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William Schouler, A history of Massachusetts in the Civil War: Volume 1 38 0 Browse Search
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Browsing named entities in William Schouler, A history of Massachusetts in the Civil War: Volume 1. You can also browse the collection for Hamlin W. Keyes or search for Hamlin W. Keyes in all documents.

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would have issued it a month ago. With Colonel Keyes, of General Scott's staff, I discussed allerview with Mr. Sumner, General Scott, and Colonel Keyes, to Mr. Albert G. Browne, Jr., There is norticulars by mail; take no further steps. Colonel Keyes approved of this despatch; and so did Messils, I will give you oral information; and Colonel Keyes will furnish me with much at a later day tusand of the volunteers of this district. Colonel Keyes says, be prepared; organize your regimentsferred me to his two aides,—Colonels Leigh and Keyes,—I made up my mind after a very short conversaGeneral Scott's plans and confidential papers. Keyes, on the other hand, went into the matter with h I reached the city. General Scott and Colonel Keyes are evidently anxious, and would like moreion was made known, and he was referred to Colonel Keyes of General Scott's staff for information urwarded by sea to Annapolis or Baltimore. Colonel Keyes stated, that all other routes to Washingto[3 more...]<
amuel C. Lawrence, of Medford, colonel; J. Durell Greene, of Cambridge, lieutenant-colonel; Hamlin W. Keyes, of Boston, major; Thomas O. Barri, of Cambridge, adjutant; Joseph E. Billings, of Boston, , drum-major. Several changes occurred while the regiment was in service. Colonel Greene, Major Keyes, and Adjutant Barri were appointed officers in the regular army. To fill these vacancies, Cathe hotels, the regiment was put on board of two transports; four companies, under command of Major Keyes, going on board the Ariel, and six, under command of Colonel Lawrence, on board the De Soto. Nothing of special interest occurred until the 25th of June, when Lieutenant-Colonel Greene, Major Keyes, and Adjutant Barri, having been appointed officers in the regular army, took leave of the reed their cause and the nation's. Of these we name Chambers and Pratt and Parker and Prescott and Keyes and Dodd. While the events here enumerated were transpiring at a distance, others of great im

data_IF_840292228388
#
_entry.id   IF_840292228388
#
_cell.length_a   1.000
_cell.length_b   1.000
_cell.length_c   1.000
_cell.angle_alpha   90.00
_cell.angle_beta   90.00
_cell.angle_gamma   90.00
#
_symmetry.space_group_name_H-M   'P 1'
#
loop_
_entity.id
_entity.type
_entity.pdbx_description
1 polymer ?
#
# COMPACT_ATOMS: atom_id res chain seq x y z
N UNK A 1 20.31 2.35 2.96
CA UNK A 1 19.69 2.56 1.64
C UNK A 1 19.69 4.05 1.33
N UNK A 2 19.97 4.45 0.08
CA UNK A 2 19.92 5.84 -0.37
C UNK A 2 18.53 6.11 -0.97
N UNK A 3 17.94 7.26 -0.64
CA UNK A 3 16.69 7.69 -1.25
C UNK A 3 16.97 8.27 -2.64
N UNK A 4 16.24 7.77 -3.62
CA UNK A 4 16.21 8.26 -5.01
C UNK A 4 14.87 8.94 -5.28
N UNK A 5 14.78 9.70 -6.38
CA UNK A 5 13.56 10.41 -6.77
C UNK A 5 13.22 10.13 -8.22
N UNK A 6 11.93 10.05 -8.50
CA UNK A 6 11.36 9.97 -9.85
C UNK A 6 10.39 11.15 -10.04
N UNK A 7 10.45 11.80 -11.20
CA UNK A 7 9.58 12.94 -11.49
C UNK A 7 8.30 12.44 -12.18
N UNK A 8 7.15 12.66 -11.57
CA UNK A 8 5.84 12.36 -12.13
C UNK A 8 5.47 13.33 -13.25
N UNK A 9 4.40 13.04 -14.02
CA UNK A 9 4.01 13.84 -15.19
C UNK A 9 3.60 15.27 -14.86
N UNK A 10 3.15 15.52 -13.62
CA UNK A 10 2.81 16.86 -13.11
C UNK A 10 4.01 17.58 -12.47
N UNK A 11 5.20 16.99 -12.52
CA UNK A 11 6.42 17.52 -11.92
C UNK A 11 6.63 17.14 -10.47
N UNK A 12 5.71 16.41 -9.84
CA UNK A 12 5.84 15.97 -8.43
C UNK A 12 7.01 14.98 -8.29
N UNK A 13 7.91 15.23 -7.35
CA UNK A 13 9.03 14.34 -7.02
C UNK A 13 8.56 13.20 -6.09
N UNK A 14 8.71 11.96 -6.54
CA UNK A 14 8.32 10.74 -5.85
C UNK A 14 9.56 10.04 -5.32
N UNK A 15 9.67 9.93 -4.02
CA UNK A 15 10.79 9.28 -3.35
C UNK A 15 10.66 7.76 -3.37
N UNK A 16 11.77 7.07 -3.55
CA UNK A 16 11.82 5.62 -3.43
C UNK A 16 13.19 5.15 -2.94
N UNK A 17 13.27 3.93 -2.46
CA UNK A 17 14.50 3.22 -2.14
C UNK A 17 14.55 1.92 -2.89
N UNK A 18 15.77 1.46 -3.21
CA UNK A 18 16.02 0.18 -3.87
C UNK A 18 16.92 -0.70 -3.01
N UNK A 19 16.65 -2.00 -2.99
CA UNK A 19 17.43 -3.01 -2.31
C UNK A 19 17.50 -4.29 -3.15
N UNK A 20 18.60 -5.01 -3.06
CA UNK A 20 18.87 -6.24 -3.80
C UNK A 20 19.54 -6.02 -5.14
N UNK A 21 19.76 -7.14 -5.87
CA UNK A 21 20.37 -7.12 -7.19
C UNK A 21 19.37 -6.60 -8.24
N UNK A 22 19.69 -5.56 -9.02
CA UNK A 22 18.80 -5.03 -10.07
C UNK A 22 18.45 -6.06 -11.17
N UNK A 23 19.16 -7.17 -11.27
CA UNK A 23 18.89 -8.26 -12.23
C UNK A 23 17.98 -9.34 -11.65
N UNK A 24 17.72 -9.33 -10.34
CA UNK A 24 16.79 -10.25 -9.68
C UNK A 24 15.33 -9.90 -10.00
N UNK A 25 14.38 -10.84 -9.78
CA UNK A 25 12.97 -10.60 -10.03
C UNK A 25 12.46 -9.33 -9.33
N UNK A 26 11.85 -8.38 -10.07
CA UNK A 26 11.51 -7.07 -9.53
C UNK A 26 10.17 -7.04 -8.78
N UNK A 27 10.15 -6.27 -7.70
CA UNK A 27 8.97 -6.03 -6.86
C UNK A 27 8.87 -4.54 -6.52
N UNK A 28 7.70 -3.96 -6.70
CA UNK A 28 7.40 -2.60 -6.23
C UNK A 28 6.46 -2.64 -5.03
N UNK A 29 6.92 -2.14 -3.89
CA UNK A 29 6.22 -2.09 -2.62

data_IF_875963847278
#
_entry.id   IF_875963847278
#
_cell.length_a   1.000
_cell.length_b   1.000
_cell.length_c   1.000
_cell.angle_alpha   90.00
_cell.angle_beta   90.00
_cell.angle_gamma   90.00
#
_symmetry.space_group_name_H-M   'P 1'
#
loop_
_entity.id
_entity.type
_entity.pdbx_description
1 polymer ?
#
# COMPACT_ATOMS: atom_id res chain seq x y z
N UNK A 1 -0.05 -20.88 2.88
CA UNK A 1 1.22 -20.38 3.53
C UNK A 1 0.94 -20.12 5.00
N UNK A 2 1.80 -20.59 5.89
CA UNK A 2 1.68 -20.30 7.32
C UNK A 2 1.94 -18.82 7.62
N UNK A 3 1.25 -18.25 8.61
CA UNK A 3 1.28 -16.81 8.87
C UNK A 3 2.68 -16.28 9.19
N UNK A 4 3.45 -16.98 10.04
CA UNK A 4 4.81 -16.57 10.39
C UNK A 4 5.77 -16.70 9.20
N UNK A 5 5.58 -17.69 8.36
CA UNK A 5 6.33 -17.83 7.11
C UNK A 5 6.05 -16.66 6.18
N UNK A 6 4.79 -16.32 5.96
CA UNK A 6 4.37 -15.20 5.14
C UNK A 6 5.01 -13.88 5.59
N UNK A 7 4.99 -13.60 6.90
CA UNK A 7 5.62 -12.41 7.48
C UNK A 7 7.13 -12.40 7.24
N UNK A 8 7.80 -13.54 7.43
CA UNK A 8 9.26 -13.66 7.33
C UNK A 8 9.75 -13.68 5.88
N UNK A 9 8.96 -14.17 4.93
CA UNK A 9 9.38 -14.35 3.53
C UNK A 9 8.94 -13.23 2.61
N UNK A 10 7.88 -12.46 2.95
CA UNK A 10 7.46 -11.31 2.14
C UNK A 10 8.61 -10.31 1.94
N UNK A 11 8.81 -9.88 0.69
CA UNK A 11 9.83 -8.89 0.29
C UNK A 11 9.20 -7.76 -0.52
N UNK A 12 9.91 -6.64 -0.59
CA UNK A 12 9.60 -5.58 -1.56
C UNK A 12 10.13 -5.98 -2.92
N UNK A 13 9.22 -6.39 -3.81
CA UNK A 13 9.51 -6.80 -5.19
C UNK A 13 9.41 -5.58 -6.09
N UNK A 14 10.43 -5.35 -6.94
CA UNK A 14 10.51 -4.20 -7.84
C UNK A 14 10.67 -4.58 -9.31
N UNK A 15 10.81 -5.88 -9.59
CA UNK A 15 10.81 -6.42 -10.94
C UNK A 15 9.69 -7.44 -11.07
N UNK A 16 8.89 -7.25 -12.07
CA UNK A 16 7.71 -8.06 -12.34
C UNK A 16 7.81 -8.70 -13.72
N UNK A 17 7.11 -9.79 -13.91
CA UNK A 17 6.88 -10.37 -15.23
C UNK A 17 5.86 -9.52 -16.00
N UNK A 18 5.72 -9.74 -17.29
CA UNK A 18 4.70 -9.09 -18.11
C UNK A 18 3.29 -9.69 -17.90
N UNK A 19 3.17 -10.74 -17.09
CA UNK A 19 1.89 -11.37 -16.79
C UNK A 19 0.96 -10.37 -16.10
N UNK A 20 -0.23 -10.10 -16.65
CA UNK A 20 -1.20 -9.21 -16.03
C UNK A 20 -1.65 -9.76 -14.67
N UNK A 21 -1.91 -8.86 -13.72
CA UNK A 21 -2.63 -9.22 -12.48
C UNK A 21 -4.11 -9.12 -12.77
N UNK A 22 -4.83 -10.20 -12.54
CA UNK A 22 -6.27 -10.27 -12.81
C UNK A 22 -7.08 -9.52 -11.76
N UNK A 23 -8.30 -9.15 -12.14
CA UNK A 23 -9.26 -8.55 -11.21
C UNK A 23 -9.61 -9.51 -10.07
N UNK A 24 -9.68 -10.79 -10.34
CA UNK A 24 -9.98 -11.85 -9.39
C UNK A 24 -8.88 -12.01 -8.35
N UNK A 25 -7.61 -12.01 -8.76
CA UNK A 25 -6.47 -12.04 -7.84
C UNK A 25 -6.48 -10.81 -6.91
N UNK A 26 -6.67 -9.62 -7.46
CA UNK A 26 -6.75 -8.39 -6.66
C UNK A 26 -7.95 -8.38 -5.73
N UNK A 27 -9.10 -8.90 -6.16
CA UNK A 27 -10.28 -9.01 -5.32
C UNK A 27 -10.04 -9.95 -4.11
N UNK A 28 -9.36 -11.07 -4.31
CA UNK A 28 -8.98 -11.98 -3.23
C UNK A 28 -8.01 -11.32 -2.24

rly commended were Hinks, whom he has repeatedly urged for a brigadier-generalship; Palfrey, who, he says, is a most excellent officer; and Major Paul Revere, who, he says, ought to have a regiment. General Sumner says that he has offered Revere the inspector-generalship of his staff. Revere hesitates, as he has made application for a position in one of the new regiments. The brigade commanded by General Devens included the Seventh and Tenth Massachusetts Regiments. The brigade was in Keyes's corps. These were next visited by Colonel Ritchie. The Seventh had been but little exposed in action, and was in magnificent condition. The colonel is held in high esteem. The lieutenant-colonel was regarded as inefficient; the major, a most excellent officer. A board had been appointed to examine the lieutenant-colonel, and he would probably resign. He was discharged Oct. 4, 1862. A great many officers and men were at this time in hospitals, and a good many enlisted men had deserte